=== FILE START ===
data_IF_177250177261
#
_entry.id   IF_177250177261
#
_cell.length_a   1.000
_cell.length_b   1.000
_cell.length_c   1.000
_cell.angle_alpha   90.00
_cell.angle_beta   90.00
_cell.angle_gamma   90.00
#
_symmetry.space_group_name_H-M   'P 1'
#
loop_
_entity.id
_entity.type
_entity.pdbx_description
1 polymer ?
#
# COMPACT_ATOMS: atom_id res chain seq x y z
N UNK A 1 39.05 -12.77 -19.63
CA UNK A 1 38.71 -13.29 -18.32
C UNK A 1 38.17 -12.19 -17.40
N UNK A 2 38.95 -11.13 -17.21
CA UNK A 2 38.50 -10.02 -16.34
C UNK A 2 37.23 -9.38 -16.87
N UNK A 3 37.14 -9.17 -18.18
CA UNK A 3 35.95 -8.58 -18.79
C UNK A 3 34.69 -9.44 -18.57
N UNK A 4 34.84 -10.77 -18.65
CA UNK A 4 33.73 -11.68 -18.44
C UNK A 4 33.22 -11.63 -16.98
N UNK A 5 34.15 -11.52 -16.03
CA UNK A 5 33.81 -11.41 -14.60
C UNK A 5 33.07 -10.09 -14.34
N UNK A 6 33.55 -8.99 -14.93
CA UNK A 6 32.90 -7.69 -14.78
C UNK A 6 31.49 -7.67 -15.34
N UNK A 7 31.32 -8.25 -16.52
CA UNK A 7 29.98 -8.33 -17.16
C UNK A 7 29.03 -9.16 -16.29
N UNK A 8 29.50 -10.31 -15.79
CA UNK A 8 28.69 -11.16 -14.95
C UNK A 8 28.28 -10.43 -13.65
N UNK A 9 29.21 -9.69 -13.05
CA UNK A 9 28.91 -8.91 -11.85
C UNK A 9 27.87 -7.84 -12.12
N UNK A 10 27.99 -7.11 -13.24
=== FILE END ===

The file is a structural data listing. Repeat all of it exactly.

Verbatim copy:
data_IF_177250177261
#
_entry.id   IF_177250177261
#
_cell.length_a   1.000
_cell.length_b   1.000
_cell.length_c   1.000
_cell.angle_alpha   90.00
_cell.angle_beta   90.00
_cell.angle_gamma   90.00
#
_symmetry.space_group_name_H-M   'P 1'
#
loop_
_entity.id
_entity.type
_entity.pdbx_description
1 polymer ?
#
# COMPACT_ATOMS: atom_id res chain seq x y z
N UNK A 1 39.05 -12.77 -19.63
CA UNK A 1 38.71 -13.29 -18.32
C UNK A 1 38.17 -12.19 -17.40
N UNK A 2 38.95 -11.13 -17.21
CA UNK A 2 38.50 -10.02 -16.34
C UNK A 2 37.23 -9.38 -16.87
N UNK A 3 37.14 -9.17 -18.18
CA UNK A 3 35.95 -8.58 -18.79
C UNK A 3 34.69 -9.44 -18.57
N UNK A 4 34.84 -10.77 -18.65
CA UNK A 4 33.73 -11.68 -18.44
C UNK A 4 33.22 -11.63 -16.98
N UNK A 5 34.15 -11.52 -16.03
CA UNK A 5 33.81 -11.41 -14.60
C UNK A 5 33.07 -10.09 -14.34
N UNK A 6 33.55 -8.99 -14.93
CA UNK A 6 32.90 -7.69 -14.78
C UNK A 6 31.49 -7.67 -15.34
N UNK A 7 31.32 -8.25 -16.52
CA UNK A 7 29.98 -8.33 -17.16
C UNK A 7 29.03 -9.16 -16.29
N UNK A 8 29.50 -10.31 -15.79
CA UNK A 8 28.69 -11.16 -14.95
C UNK A 8 28.28 -10.43 -13.65
N UNK A 9 29.21 -9.69 -13.05
CA UNK A 9 28.91 -8.91 -11.85
C UNK A 9 27.87 -7.84 -12.12
N UNK A 10 27.99 -7.11 -13.24